Fossil fuels as we all know are the non-renewable energy resources which include oil, coal and natural gas. This energy or carbon store was formed when prehistoric plants and animals died and were gradually buried by layers of rock; over millions of years. In the past 100years, the burning of fossil fuels has caused the concentration of greenhouse gases in the atmosphere to increase drastically. Currently, 30 billion tons of Carbon Dioxide is released into the atmosphere every year. The amount of Carbon emitted and the rate at which it is being released, needless to say, is alarming. But despite how complicated climate science and global climate negotiations may seem to the average reader, the ultimate solution to the climate problem really is very simple; Break Free From Fossil Fuels!

Crude oil was first discovered in the northern part of Kenya in the year 2012.  Today our newspaper headlines constantly read in bold: ‘Kenya may begin exporting one billion barrels of oil by September’, ‘Kenya set to join Leagues of Oil Exporters’, and only one month ago, it was estimated that Kenya’s oil deposits can run her for the next 300 years! Indeed, these prospects sound breathe taking but sadly, they literally are breathe taking in reality.


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Men working at an oil rig after oil was discovered in northern Kenya.

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If we, as a nation, exploit our fossil fuel resources, we will, in turn, add to the effects of climate change even in our own country. Our carbon emissions will soon translate to even warmer temperatures and less rainfall and agricultural produce. It is not logical to drown the cries of millions of farmers who live off their next harvest, in crude oil. We may look at the history of the industrial revolution and conclude that the only route to economic development and advancement is through the exploitation of our fossil fuels but this is far from the truth. Renewable sources of energy; solar, wind, geothermal and hydroelectric power provide an alternate route to economic development that is far less dangerous. It may seem hard to believe that renewable energy can match the benefits that non-renewable energy offers, but before you resort to any preconceived opinions that you may have, I ask that you consider the following facts and statistics.

Wind power, which is the fastest-growing energy source in the world since 1990, has already taken root in Kenya.

Kenya was the first African country to tap geothermal energy from which she earns a net profit of KSH 11.5billion per annum from only one power plant.

Africa harbours the largest hydroelectric power plant in Egypt’s Aswan Dam, and yet the World Bank estimates that only 7 to 8% of Africa’s hydroelectric power potential is currently utilised.

Solar energy is the most abundant energy resource in the world, but the beauty with Kenya is; unlike many other countries that experience different seasons, the sun rises and sets 365 days a year and an extra day on a leap year, which simply means that we are a country that has a constant guarantee of solar energy and yet this resource remains untapped.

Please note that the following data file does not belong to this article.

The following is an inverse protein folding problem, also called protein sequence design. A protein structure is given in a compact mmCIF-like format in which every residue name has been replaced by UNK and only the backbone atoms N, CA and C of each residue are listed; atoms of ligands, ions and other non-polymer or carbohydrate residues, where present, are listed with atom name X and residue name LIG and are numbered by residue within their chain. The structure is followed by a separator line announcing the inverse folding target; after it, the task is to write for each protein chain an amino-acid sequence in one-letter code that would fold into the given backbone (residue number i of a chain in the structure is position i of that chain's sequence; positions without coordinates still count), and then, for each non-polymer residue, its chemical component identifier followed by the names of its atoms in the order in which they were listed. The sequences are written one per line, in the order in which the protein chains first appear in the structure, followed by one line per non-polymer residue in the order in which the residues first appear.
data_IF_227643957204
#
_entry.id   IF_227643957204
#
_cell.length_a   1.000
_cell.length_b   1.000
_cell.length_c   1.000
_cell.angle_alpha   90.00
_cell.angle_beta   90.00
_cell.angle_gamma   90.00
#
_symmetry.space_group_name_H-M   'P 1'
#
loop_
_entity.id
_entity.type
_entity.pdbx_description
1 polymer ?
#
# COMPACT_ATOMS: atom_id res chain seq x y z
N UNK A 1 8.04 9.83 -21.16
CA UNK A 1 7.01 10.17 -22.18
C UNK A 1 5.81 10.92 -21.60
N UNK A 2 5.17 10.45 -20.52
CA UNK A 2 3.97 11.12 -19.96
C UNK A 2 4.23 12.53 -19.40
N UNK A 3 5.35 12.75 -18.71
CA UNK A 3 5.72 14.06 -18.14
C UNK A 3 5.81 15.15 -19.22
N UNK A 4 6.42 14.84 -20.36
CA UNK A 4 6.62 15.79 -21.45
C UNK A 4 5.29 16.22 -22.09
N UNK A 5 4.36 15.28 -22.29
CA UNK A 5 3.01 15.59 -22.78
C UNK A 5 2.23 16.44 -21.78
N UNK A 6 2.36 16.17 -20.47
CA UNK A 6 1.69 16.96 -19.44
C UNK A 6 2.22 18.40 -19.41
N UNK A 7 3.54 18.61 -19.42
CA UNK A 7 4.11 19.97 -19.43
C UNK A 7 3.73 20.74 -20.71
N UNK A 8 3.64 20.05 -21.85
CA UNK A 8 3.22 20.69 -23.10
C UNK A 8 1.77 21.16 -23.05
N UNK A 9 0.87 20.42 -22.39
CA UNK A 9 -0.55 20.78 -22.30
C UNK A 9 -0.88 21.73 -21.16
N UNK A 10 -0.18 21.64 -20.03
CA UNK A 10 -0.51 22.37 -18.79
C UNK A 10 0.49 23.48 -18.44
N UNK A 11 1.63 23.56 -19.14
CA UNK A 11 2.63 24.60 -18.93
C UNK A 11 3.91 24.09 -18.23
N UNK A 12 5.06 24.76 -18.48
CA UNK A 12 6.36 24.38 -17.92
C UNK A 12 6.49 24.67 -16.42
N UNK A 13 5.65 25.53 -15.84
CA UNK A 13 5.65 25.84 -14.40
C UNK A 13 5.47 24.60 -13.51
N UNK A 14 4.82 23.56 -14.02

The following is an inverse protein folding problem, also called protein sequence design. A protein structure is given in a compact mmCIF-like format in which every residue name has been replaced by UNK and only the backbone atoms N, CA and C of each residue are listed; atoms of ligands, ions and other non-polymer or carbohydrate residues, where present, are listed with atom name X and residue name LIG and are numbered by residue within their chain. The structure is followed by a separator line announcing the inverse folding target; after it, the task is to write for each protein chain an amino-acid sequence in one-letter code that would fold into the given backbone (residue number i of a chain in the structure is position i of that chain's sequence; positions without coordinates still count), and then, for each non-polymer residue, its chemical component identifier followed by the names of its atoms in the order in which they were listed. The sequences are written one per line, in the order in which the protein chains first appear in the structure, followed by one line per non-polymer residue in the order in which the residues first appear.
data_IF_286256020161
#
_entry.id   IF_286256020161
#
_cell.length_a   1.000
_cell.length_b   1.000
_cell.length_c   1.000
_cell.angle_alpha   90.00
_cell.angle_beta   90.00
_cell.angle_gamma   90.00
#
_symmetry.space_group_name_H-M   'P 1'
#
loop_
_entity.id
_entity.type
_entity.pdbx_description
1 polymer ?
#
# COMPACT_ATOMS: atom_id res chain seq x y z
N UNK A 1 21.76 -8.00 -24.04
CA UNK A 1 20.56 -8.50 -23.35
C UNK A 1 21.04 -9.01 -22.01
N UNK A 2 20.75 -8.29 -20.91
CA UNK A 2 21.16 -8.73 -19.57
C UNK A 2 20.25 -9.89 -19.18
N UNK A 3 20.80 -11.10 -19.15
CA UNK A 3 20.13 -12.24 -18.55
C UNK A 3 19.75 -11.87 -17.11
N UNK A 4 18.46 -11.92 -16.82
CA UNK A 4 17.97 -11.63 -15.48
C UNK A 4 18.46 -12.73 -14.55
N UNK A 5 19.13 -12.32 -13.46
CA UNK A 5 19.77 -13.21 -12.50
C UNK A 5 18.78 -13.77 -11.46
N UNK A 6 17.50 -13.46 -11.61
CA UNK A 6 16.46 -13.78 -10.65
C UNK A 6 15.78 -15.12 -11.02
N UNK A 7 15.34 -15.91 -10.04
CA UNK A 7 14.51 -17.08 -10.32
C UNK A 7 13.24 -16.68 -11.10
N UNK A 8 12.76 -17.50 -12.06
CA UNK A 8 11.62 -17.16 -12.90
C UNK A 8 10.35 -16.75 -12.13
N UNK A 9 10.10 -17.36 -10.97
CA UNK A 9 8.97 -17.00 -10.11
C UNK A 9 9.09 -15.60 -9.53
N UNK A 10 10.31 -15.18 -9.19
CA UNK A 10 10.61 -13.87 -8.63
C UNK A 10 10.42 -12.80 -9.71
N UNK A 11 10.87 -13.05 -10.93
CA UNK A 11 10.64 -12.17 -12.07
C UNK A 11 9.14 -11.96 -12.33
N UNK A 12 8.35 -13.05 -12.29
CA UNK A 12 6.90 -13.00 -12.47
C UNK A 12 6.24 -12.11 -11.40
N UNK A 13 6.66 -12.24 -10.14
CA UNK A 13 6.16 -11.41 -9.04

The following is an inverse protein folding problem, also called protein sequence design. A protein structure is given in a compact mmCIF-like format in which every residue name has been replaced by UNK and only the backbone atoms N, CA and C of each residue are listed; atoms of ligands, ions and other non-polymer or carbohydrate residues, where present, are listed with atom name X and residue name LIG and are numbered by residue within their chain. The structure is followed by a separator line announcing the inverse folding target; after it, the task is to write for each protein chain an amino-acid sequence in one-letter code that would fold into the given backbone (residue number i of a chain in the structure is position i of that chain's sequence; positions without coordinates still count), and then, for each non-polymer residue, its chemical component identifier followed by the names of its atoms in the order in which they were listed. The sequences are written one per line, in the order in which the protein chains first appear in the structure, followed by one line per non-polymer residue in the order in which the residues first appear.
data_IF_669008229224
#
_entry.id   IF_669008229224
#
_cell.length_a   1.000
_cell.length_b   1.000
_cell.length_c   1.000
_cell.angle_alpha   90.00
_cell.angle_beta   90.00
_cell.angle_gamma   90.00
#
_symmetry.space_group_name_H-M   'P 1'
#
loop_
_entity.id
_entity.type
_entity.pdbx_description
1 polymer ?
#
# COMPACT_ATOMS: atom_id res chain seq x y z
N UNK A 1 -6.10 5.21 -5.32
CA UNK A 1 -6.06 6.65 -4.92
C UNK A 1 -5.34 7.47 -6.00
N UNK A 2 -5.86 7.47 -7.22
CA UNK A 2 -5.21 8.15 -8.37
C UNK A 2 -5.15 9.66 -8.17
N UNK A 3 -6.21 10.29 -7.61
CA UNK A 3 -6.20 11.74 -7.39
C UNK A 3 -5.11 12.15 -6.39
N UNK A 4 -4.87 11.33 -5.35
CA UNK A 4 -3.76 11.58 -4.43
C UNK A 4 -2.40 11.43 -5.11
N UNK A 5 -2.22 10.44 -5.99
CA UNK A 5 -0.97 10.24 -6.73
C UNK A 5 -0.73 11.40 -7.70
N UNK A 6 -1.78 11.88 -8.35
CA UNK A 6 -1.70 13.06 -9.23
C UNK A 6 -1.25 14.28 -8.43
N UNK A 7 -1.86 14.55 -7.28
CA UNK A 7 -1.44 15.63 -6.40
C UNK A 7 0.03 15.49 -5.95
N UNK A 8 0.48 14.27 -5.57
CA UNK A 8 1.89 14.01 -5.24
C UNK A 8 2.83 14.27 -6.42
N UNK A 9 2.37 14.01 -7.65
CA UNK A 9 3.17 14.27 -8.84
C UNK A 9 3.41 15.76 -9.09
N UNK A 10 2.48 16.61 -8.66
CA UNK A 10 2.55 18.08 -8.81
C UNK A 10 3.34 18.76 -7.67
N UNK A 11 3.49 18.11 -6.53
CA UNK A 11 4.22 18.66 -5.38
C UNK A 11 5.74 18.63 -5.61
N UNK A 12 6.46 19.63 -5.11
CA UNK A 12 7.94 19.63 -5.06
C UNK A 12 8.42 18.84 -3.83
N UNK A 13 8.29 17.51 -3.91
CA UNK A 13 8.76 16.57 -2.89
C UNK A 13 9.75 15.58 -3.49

Potential of renewable energy in Kenya.

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Despite all these shocking statistics, 80% of Africa’s electricity is still generated from fossil fuels but many have concluded that; with the right infrastructure, 50% of electricity generated in Southern and Eastern Africa can be obtained from renewable sources of energy by 2030. And so I ask; is the use of fossil fuels really necessary at the expenses of agriculture? Today, men and women in Kenya sruggle to put food on their table for their families not because of their slackness, but because climate change has brought about major changes in our rainfall patterns. Food crops are failing.


A smallholder farmer working a maize field in the district of Embu, Kenya.

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A wise man once said; when the rivers are all dried up and the trees cut down, man will then realise that he cannot eat money.

Africa’s land is the epicentre of natural resources that offer tremendous energy potential, majority of which surprisingly remain untapped. I believe that this situation still can be redirected. If we focus on explioting and financing the use of renewable energy as opposed to mining for oil in the northern part of Kenya which is already facing desertification, then we have the solution to our problems.

Aside from this, many have rightfully argued that the historic responsibility of carbon emission lies with the Western countries and that they should take responsibility through Climate Finance and be the only nations to reduce their levels of green-house gas emissions. Now although more developed nations are chiefly responsible for the changes in climate we face today, the impacts will be felt by all. Drought, famine, floods, decreased rainfall, extreme weather conditions, spread of disease, loss of animal and plant species, melting of polar ice caps, rise in sea level, increase in average global temperature, you name it, climate change remains a global phenomenon with a global impact, so a global response will only suffice to address this global issue.